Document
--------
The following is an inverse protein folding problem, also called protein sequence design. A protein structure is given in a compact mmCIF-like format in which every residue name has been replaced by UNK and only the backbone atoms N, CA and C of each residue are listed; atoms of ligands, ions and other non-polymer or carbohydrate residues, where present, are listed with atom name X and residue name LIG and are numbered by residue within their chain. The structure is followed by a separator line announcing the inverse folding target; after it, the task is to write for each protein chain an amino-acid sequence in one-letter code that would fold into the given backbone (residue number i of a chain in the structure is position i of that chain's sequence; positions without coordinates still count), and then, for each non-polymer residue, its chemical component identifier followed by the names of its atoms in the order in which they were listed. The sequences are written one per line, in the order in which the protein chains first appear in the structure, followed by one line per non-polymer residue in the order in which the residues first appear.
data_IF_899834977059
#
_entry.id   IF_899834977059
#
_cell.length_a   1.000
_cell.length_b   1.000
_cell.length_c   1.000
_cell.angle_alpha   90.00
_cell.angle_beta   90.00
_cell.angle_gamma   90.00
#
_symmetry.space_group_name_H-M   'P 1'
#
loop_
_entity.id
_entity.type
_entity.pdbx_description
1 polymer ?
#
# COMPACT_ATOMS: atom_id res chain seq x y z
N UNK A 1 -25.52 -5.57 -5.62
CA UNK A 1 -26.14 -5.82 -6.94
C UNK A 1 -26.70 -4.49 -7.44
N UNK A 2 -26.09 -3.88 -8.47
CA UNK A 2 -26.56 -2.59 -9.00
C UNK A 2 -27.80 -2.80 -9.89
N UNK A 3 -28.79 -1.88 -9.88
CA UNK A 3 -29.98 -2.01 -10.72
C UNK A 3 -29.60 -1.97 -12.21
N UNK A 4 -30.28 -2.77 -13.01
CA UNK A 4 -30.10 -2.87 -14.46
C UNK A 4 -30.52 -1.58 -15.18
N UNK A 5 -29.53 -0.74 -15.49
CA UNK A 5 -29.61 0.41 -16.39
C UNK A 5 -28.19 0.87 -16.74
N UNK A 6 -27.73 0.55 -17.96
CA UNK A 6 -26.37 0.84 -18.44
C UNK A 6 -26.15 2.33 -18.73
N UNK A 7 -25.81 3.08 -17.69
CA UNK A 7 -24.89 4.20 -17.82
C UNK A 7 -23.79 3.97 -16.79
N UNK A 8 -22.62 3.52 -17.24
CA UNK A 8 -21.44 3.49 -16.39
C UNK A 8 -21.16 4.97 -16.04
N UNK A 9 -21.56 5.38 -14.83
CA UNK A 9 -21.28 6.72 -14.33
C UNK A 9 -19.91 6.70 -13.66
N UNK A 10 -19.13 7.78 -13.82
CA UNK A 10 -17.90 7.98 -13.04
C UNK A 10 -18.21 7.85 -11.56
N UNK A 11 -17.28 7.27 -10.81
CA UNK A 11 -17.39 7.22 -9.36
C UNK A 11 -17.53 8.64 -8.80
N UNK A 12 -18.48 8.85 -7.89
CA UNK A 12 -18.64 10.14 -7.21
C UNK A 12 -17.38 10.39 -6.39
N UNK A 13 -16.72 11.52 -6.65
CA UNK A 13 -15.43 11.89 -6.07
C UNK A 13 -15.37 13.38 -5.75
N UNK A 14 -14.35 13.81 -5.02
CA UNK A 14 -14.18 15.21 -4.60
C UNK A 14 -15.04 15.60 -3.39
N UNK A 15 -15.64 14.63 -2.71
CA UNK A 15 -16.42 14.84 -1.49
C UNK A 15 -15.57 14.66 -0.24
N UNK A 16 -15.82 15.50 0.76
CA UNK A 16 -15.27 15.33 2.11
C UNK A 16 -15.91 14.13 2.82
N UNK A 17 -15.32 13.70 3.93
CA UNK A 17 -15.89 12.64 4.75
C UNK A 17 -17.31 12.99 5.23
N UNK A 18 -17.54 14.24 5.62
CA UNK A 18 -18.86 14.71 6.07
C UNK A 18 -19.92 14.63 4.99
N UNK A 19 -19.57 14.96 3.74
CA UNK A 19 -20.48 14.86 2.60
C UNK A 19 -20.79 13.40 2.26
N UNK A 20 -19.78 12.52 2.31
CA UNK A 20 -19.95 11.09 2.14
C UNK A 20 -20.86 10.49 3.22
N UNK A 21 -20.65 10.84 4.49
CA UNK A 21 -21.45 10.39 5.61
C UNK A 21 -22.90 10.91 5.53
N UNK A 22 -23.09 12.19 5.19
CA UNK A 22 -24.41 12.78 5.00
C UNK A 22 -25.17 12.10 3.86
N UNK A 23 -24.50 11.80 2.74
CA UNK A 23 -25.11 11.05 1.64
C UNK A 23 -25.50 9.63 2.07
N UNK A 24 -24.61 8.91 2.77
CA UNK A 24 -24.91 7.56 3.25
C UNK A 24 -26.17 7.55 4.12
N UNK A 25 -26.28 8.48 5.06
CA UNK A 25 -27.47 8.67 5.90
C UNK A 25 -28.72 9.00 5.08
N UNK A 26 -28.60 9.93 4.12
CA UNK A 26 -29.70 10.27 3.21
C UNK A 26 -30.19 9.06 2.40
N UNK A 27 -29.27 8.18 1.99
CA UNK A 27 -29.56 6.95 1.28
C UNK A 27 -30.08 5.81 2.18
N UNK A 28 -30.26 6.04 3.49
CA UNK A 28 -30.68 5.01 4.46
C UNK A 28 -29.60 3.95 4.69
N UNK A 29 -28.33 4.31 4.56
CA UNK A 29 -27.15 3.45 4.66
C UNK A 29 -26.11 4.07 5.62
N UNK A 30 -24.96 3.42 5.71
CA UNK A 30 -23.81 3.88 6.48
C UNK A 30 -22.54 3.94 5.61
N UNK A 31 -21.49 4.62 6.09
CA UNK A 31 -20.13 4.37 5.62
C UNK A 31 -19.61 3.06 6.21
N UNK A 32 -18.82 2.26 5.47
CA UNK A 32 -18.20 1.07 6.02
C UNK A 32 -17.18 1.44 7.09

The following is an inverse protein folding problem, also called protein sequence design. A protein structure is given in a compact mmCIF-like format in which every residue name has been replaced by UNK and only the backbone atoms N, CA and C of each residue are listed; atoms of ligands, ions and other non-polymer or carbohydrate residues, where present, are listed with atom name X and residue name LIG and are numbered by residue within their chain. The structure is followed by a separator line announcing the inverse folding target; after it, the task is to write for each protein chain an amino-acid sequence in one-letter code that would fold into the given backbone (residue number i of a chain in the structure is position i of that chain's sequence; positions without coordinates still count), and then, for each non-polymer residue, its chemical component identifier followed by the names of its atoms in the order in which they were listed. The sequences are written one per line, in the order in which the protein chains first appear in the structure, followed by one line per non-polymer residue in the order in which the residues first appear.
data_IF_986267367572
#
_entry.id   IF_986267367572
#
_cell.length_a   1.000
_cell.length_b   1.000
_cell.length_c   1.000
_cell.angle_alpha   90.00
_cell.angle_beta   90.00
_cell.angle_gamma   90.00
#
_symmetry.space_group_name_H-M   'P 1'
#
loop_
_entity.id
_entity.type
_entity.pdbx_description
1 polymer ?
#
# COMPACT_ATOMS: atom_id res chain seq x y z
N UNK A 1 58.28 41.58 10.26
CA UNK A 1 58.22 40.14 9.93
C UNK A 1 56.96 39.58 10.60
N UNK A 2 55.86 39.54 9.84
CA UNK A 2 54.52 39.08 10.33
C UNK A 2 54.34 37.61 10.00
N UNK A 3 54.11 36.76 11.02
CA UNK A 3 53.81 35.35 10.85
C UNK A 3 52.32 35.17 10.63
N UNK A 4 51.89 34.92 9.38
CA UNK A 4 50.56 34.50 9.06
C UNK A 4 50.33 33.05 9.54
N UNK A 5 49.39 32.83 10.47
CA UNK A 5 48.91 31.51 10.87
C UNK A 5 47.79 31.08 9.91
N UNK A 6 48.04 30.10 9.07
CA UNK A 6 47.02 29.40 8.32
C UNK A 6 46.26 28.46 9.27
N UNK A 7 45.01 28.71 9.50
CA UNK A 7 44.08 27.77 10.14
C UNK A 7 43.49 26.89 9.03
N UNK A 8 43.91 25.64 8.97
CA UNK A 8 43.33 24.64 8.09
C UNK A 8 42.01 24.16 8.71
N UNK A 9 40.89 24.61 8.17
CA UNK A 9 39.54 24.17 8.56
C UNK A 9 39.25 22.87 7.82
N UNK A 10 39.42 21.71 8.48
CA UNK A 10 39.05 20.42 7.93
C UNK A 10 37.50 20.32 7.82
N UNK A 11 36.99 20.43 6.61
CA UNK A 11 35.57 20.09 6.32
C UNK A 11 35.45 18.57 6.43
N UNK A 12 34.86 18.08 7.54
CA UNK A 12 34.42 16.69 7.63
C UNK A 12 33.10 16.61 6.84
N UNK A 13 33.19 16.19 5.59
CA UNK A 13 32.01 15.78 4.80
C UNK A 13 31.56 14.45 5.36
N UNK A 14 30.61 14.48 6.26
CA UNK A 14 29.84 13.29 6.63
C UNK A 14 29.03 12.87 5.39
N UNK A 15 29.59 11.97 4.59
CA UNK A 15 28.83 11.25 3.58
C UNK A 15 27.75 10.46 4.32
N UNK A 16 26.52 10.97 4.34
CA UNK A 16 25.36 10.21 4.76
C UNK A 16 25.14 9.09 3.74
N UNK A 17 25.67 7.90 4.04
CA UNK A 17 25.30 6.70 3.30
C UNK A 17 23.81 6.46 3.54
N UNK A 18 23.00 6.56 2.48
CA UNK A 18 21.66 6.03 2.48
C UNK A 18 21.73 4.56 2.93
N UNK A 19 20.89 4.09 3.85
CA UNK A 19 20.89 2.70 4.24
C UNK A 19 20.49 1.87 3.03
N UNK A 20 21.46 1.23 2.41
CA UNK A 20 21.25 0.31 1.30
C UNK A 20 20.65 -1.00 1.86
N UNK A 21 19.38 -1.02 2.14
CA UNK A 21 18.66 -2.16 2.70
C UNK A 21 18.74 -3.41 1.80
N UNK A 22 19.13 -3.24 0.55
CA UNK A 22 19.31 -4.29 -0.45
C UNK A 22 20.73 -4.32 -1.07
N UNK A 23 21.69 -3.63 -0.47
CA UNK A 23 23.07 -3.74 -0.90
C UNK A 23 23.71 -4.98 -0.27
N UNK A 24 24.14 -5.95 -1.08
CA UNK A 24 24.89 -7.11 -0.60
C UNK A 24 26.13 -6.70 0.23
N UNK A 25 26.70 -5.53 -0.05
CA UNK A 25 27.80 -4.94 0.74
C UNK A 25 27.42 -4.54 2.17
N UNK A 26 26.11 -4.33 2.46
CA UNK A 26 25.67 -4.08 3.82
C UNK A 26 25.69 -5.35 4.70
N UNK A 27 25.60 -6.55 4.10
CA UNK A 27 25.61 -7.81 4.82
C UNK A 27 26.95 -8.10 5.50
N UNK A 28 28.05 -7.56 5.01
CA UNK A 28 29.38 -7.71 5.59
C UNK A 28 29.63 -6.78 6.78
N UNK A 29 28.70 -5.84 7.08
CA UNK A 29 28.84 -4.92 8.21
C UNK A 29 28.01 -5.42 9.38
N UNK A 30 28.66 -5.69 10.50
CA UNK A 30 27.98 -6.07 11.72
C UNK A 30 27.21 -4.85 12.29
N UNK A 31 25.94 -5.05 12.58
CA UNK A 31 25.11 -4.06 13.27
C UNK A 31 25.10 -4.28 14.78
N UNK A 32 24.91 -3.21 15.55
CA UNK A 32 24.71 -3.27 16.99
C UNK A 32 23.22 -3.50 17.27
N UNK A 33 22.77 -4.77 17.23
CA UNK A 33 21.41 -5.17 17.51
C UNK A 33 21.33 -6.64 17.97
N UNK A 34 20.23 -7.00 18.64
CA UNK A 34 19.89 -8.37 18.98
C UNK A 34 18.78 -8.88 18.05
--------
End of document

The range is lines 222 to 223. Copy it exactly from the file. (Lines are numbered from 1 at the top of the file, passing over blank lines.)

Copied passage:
C UNK A 28 29.63 -6.78 6.78
N UNK A 29 28.70 -5.84 7.08